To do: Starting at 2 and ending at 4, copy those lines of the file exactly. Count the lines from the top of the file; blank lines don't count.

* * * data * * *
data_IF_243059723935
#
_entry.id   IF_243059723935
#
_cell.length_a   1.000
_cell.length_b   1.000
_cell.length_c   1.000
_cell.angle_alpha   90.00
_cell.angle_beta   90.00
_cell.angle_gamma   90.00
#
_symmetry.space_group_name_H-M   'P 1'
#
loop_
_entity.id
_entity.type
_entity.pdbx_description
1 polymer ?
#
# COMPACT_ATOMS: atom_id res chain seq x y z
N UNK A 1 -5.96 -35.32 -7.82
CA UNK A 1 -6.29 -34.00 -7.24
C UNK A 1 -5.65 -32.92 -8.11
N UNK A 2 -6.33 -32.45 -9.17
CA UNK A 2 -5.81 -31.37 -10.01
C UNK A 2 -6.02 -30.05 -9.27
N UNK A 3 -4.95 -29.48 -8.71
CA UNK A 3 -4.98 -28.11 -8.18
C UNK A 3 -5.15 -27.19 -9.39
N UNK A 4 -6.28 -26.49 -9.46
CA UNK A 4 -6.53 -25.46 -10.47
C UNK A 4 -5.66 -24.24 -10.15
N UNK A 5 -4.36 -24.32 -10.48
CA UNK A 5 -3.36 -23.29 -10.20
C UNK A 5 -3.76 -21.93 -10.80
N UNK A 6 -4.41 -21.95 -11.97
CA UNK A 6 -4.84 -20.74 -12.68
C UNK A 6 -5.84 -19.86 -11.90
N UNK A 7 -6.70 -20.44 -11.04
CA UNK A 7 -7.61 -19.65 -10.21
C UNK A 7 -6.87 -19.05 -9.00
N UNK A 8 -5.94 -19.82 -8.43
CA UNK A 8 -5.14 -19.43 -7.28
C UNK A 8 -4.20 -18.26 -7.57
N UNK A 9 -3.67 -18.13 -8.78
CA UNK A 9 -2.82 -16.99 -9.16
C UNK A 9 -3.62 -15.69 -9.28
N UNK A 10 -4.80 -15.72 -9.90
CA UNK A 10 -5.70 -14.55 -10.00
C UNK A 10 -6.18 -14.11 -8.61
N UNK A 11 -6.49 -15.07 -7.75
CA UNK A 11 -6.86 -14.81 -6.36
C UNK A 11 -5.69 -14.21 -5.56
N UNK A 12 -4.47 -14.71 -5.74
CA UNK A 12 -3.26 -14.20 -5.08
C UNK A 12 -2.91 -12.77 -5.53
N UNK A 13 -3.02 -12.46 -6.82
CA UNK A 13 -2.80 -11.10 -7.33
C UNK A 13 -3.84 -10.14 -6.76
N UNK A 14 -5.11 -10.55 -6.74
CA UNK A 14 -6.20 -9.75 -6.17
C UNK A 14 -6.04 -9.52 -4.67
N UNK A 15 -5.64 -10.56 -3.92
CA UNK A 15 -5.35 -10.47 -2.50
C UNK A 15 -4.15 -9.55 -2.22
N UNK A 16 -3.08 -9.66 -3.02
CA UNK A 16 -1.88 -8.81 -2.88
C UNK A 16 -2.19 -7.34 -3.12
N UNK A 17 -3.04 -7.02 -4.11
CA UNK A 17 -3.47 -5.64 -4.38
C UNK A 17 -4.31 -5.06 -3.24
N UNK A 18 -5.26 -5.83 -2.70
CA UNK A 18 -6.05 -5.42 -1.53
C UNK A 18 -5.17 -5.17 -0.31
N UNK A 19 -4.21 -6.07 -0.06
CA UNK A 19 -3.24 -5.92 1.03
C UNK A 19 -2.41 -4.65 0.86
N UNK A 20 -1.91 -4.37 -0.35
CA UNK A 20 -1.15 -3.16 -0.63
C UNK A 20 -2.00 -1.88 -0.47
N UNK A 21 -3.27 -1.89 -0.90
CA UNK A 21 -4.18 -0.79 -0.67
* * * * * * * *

#
_entry.id   IF_243059723935
#